A while after I’d been in Blizyn, we received very bad news. An epidemic of lice had broken out in the camp. Our young men and women were working in the factories to fix the old German uniforms and socks, and these clothes were full of lice. That’s how the epidemic started; people were falling like flies. They had very high temperatures, like 104 degrees Fahrenheit.
The wooden stretchers in the camp hospitals filled up quickly with two girls on each stretcher while many more slept on the floors. There were no more beds for them, no more places to sleep. I too became ill with the fever. I was put on the floor between another young woman and a stretcher. My temperature was 105. I only drank water. They gave us rancid coffee which made us vomit, more ill than before. They called the disease shlecht typhus. We were afraid to drink unboiled water. The water would cause stomach typhus.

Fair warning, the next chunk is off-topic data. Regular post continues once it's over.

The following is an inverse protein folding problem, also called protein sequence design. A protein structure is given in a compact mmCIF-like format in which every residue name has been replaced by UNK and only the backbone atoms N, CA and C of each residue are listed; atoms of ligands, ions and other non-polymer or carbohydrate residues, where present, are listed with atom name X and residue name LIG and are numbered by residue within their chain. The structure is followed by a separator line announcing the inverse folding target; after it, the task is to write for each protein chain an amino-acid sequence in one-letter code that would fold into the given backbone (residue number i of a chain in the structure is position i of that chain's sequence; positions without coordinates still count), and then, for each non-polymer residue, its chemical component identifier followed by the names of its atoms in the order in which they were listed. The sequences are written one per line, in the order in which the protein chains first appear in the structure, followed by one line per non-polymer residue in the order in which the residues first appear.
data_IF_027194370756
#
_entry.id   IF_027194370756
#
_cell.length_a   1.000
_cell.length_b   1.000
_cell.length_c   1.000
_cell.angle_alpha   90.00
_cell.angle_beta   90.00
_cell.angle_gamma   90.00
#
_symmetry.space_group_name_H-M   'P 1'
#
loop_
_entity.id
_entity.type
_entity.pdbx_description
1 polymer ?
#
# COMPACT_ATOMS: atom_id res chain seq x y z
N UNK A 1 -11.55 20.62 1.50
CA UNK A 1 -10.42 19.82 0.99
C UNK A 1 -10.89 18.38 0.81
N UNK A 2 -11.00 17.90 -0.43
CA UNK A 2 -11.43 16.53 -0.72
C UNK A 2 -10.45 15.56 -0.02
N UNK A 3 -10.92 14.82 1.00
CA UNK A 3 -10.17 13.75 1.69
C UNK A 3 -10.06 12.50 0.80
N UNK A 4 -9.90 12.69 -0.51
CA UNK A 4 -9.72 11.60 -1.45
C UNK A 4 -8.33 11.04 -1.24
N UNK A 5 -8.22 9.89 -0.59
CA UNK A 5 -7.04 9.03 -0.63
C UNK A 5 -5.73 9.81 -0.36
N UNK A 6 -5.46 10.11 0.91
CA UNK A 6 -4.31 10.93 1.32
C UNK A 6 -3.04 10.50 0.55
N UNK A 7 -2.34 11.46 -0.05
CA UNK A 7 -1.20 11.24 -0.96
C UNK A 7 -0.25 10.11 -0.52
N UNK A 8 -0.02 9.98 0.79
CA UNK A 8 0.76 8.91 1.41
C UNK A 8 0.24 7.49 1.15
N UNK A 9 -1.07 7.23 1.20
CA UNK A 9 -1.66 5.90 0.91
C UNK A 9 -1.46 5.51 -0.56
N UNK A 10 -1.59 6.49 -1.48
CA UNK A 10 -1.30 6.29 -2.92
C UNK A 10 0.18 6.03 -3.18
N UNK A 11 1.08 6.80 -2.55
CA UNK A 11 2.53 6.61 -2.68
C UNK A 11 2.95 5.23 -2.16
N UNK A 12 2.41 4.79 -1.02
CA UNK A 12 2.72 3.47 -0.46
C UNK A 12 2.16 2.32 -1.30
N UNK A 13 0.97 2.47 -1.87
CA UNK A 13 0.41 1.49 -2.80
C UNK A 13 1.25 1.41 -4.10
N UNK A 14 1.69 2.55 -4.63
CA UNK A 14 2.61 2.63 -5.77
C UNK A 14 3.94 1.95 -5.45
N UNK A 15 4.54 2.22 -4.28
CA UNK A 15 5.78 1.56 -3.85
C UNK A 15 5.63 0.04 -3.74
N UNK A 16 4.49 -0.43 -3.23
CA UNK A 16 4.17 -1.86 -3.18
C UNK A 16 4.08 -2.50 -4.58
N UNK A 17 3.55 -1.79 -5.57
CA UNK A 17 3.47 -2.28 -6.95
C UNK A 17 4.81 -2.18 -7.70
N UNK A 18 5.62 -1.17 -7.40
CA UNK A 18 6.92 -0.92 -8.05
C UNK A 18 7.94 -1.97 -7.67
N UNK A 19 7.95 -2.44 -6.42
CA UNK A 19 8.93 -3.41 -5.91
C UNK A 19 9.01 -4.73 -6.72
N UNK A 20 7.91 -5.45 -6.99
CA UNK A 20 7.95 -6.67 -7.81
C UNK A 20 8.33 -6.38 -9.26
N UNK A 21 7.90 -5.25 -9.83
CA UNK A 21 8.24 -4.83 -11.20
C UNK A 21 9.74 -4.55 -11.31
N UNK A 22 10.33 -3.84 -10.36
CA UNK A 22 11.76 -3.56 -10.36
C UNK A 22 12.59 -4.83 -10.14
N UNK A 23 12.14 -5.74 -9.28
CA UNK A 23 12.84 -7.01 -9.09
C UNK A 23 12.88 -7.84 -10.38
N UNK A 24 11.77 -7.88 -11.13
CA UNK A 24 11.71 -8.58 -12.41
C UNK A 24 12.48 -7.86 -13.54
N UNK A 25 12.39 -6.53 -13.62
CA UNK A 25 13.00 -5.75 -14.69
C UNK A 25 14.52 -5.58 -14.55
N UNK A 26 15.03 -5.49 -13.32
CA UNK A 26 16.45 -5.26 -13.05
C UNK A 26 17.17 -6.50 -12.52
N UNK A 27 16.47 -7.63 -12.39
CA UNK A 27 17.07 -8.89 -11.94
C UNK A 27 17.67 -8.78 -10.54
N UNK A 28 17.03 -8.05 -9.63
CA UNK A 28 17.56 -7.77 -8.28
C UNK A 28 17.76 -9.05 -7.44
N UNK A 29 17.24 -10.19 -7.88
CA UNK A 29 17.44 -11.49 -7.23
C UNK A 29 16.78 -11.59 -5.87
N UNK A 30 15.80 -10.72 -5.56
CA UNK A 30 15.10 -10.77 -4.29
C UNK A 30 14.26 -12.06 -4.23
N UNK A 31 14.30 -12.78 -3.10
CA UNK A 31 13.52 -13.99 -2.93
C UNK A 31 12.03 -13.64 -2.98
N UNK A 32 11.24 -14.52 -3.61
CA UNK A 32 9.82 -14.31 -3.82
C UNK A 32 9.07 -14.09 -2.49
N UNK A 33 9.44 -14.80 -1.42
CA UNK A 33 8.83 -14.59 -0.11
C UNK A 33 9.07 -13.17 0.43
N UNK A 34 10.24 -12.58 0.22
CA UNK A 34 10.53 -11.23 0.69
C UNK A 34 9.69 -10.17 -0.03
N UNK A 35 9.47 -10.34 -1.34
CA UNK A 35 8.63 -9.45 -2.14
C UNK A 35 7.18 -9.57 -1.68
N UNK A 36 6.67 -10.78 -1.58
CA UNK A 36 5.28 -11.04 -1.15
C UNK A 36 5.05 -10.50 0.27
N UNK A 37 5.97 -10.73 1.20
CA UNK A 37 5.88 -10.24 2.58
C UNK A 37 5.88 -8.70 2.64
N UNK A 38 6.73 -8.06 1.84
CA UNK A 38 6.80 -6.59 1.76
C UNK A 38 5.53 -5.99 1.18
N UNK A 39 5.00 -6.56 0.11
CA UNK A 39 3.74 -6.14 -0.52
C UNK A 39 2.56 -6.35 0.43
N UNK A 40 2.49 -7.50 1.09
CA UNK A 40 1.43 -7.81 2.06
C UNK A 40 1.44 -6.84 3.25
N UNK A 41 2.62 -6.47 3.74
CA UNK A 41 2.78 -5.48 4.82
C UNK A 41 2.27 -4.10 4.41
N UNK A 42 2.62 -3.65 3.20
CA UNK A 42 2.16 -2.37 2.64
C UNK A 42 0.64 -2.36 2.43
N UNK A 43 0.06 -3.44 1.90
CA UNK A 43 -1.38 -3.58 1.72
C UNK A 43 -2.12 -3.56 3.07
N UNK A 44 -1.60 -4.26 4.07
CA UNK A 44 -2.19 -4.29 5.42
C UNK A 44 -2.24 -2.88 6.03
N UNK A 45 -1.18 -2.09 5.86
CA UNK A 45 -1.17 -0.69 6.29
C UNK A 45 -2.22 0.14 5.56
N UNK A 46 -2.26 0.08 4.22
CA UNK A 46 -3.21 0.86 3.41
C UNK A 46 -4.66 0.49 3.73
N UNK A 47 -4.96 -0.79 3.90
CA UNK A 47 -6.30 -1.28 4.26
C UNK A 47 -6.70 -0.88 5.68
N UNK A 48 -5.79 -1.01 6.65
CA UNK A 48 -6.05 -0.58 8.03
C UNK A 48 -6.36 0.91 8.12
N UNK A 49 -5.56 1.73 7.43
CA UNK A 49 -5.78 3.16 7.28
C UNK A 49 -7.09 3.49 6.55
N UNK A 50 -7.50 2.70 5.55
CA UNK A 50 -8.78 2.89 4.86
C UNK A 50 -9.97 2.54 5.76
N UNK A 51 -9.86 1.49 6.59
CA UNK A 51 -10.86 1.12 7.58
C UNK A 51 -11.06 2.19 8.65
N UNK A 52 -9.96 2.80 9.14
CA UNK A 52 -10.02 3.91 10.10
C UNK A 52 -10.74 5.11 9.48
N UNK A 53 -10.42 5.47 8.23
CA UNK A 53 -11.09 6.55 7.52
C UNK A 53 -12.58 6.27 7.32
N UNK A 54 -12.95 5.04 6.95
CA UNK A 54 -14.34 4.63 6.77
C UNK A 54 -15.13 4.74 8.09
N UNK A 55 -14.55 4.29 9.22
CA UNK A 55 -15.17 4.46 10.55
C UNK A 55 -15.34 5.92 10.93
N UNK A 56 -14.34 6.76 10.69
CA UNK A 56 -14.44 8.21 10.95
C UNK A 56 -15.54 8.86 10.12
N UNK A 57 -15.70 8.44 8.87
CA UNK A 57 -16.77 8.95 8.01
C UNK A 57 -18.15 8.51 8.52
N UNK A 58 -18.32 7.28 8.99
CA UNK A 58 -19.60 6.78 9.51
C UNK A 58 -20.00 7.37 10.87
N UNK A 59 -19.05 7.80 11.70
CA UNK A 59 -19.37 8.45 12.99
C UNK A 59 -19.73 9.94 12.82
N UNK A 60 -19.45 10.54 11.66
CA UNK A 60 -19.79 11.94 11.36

The sickness killed you eventually if your temperature lasted for seven days without going down. We were between death and life. If the temperature went down you’d survive, if not, you’d die. My temperature retreated on the eighth day and I miraculously survived.
When I left the hospital I couldn’t walk. I was so weak that I lost my memory, though it returned, slowly. When I finally returned to work, I was still weak and more hungry than before. When I ate, I was still hungry. I knew that if I didn’t do something soon I would die from hunger alone. I wanted to survive, so I set to planning.
I again met the young prisoner Karl. We started to talk. I told him I was hungry, and that if I didn’t have food I would die. He had talked to a farmer outside the camp while working, and said that if I could bring some shamattes, some clothing to him, he would wrap them around himself, hiding them, and trade them with the farmer for food. If I gave him clothing, he would bring me bread, a hard boiled egg, and a piece of onion.